Home » Biden Close to Rollback of Chinese Tariffs to Fight Inflation

Biden Close to Rollback of Chinese Tariffs to Fight Inflation

-Move could include announcing new probe into China’s subsidies
-Easing tariffs seen as way to counter accelerating inflation

President Joe Biden may announce as soon as this week a rollback of
some US tariffs on Chinese consumer goods — as well as a new probe
into industrial subsidies that could lead to more duties in strategic
areas like technology.

Biden has not yet made a final decision, and the timing could slip,
according to people familiar with the deliberations, who asked not to
be identified without permission to discuss private conversations.

It would mark his first major policy step on trade ties between the
world’s two biggest economic powers. The president in recent weeks
held a number of meetings with senior economic advisers where options
for a decision on the Trump-era tariffs were discussed, according to
the people.

Hints that the Biden administration is considering an easing in some
of the tariffs on $300 billion in Chinese imports have multiplied as
inflation has accelerated, putting pressure on US officials to find
ways to tamp down prices paid by consumers for everyday merchandise.

Biden said last month he’ll be talking to Chinese President Xi Jinping
“soon” and told reporters he was “in the process” of making up his
mind about whether to lift tariffs.

Some members of Biden’s Cabinet suggested he use the upcoming call
with Xi to ask him for reciprocal tariff cuts on American goods
currently facing import duties, though that idea was quickly shot
down, the people said.

A White House spokeswoman said no decision on the tariffs has been
made but the administration wants to ensure they are aligned with
“economic and strategic” priorities and don’t unnecessarily raise
costs for Americans.

The Wall Street Journal previously reported a decision could come as
soon as this week.

The Biden administration said in May it was taking the first step
toward a review of the tariffs, a process required to keep them from
starting to expire in July. Industries that have benefited from duties
imposed under former President Donald Trump have until July 6 to
comment and request an extension of the levies.

The U.S.-China Tariffs

Tariffs, by percentage rate, imposed by the U.S. and China on each
other since March 2018

US Treasury Secretary Janet Yellen said June 8 that the administration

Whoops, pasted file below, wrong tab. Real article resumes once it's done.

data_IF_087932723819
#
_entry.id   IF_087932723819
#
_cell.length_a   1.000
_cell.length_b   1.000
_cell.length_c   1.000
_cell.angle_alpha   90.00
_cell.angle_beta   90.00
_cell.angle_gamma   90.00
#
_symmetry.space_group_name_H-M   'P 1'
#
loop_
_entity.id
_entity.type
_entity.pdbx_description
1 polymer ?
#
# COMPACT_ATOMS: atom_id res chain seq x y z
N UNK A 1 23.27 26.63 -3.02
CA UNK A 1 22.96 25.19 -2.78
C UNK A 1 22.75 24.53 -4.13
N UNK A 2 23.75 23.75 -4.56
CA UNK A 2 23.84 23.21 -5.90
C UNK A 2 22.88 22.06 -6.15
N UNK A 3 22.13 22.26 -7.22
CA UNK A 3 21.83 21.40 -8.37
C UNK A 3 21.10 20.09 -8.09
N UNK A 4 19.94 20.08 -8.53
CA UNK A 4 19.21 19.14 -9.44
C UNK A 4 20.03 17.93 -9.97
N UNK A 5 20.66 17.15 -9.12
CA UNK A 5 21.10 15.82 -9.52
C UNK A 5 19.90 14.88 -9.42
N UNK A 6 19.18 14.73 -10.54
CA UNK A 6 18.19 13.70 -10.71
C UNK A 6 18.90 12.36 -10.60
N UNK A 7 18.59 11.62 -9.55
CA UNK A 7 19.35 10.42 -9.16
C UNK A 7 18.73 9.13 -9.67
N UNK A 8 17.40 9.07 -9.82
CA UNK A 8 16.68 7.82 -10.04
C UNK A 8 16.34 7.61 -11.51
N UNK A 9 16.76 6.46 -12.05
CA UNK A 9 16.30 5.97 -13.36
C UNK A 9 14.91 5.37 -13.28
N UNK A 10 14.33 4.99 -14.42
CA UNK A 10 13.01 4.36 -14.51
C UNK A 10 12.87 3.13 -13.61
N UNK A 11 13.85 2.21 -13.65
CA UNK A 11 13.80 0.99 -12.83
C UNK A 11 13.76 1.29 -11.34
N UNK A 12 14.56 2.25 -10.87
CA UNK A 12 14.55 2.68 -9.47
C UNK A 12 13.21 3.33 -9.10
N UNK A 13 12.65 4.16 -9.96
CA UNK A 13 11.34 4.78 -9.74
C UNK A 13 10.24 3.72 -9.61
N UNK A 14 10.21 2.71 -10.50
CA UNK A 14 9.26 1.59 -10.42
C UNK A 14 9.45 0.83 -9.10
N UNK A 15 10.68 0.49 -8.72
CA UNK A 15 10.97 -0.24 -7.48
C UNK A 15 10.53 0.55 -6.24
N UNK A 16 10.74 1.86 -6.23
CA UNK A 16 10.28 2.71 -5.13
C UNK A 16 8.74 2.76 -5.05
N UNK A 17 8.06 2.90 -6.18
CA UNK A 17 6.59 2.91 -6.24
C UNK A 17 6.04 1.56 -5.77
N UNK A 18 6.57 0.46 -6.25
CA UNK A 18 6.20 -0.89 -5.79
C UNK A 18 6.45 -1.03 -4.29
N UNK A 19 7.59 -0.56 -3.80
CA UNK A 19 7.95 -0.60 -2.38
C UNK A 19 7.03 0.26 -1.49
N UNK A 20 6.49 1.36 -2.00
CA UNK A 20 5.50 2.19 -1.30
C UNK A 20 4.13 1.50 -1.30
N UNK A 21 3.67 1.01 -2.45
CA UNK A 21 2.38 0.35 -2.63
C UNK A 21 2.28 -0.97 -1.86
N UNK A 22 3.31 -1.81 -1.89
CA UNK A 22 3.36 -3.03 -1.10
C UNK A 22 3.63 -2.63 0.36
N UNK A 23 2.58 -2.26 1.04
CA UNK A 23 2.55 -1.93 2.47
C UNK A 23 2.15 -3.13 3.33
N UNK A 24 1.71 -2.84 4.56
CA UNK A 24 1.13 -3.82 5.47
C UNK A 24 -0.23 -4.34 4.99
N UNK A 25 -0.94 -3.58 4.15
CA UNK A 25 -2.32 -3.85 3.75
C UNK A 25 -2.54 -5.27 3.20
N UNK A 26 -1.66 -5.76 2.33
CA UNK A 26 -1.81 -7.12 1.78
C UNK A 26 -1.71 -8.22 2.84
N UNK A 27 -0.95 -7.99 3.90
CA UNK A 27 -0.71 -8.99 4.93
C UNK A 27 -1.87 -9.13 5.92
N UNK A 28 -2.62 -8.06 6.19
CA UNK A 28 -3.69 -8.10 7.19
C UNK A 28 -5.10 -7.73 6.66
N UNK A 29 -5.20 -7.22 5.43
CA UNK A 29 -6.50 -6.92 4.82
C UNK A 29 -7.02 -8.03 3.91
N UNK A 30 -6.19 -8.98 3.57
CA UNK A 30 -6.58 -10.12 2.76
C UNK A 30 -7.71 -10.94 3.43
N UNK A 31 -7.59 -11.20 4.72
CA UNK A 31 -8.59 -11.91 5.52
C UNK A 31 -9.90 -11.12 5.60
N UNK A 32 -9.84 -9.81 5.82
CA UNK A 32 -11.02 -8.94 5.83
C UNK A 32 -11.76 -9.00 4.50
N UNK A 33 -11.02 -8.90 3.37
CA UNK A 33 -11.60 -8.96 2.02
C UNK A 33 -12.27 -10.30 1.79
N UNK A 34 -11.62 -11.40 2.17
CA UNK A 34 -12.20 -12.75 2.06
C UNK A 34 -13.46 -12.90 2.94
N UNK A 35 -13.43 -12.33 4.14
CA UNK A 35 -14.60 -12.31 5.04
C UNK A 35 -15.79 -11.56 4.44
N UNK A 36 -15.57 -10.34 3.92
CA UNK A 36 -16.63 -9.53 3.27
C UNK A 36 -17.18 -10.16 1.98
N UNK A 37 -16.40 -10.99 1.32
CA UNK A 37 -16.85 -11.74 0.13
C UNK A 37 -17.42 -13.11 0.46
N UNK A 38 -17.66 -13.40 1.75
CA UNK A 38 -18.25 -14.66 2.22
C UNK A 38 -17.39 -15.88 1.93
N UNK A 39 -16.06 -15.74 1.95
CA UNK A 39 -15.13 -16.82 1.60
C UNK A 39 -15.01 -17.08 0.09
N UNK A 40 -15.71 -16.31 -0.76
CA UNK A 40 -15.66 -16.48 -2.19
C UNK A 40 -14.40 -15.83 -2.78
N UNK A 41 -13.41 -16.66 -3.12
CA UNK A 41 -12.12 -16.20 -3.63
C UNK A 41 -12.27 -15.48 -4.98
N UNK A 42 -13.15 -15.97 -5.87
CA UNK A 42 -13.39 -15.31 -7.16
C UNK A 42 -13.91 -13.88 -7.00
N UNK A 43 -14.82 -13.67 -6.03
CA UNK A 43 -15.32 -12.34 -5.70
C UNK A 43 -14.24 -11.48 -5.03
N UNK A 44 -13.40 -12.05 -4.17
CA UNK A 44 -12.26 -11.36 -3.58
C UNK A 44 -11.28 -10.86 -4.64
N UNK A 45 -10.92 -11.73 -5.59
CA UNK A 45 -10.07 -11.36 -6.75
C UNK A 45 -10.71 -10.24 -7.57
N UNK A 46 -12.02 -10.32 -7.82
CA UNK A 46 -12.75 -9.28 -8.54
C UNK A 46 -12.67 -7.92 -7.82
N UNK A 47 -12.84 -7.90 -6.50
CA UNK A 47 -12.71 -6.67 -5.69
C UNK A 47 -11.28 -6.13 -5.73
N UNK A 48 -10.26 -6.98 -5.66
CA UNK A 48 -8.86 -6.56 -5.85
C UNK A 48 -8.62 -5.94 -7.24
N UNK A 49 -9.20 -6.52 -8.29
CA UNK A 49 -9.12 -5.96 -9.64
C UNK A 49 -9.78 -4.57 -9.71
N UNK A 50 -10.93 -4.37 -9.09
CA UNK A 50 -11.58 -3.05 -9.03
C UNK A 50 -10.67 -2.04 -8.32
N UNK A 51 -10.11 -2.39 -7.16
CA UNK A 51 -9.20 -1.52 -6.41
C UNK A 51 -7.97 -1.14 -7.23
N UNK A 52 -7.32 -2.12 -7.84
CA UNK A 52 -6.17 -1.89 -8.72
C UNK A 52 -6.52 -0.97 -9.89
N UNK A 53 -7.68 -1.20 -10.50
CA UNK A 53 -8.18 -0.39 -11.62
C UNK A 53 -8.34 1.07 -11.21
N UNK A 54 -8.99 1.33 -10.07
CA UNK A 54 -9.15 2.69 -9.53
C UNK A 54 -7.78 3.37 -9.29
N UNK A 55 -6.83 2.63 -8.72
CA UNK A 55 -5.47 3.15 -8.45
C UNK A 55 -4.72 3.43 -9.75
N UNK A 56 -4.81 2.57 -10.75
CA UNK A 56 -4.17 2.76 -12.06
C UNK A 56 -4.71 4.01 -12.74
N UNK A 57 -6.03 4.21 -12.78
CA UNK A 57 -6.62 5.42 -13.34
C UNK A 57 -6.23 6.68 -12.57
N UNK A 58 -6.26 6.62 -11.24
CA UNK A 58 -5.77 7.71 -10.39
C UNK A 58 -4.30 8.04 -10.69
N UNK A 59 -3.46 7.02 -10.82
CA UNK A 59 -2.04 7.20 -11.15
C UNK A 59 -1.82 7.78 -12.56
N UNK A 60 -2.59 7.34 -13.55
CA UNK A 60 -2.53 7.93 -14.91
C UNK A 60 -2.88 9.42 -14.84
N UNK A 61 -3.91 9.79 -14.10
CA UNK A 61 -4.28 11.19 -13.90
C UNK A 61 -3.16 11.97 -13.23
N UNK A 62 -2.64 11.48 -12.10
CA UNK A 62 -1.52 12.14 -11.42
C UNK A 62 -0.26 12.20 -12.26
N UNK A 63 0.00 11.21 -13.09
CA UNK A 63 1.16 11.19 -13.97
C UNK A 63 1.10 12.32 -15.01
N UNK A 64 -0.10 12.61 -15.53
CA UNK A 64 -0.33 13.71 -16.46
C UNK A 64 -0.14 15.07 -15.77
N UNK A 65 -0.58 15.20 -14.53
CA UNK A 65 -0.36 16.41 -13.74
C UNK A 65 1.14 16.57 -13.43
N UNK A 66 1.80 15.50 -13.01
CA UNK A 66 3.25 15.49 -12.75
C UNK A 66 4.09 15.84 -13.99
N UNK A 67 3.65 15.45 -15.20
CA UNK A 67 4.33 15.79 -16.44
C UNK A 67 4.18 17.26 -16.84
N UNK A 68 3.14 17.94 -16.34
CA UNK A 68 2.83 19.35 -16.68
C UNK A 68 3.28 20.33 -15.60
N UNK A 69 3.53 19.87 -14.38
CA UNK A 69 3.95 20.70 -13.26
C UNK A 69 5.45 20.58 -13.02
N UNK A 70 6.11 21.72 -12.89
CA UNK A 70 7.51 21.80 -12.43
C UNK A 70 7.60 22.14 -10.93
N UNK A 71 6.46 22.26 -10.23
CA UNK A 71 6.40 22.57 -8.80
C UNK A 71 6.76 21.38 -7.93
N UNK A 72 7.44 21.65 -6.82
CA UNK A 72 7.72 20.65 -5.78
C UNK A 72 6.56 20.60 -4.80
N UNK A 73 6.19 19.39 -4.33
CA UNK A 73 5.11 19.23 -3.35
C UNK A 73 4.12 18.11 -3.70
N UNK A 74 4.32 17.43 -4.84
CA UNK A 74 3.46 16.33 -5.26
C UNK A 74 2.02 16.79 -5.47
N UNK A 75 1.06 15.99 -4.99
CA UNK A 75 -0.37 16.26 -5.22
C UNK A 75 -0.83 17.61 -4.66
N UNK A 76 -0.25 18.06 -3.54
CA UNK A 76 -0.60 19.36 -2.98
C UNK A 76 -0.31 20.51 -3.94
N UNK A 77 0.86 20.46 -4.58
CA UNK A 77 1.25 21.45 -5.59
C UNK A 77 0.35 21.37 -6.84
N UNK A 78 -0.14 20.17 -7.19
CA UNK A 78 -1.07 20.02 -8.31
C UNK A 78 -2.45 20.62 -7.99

is looking to “reconfigure” Trump-era tariffs, imposed on Chinese
goods under what’s known as Section 301 of the Trade Act of 1974, that
“really weren’t designed to serve our strategic interests.”

Trump used Section 301 to hit China with the tariffs starting in July
2018 after an investigation concluded China stole intellectual
property from American companies and forced them to transfer
technology.

Some existing tariffs have hurt American consumers and businesses,
even though tariff policy isn’t a cure-all for inflation, Yellen told
lawmakers.

Commerce Secretary Gina Raimondo last month said the administration
had decided to keep tariffs on steel and aluminum but was considering
dropping them on other goods.

“There are other products — household goods, bicycles — it may make
sense,” she said June 5 on CNN’s “State of the Union.”

U.S. Trade Representative Katherine Tai, on the other hand, has made
clear she’s not convinced that any tariff moves would have an impact
on price pressures. In a recent congressional hearing, she told
lawmakers “with respect to short term challenges, there’s a limit to
what we can do with respect to, especially inflation.”

And Biden is running the risk of irking unions as he mulls lifting
some of the tariffs. Labor unions have opposed any such move, saying
the levies help protect US factory jobs. Biden has repeatedly pledged
to be the most pro-union president in US history, and Democrats are
counting on labor support in key mid-term Congressional elections in
November.

The White House has asked retail companies for a commitment to lower
prices following any tariff cuts but executives rebuffed that request
and told US officials it was an unrealistic expectation, the people
said.

The Biden administration has been weighing a new investigation into
Chinese subsidies and their damage to the U.S. economy as a way to
pressure Beijing on trade. That followed a phone call at the time
between Biden and Xi in which Biden expressed frustration with the
level of China’s engagement with his team.

While China’s economy has been hemmed in by Covid-related shutdowns,
Chinese exports to the US in the first five months of 2022 in dollar
terms grew 15.1% on the year while imports rose 4%, according to
official data.

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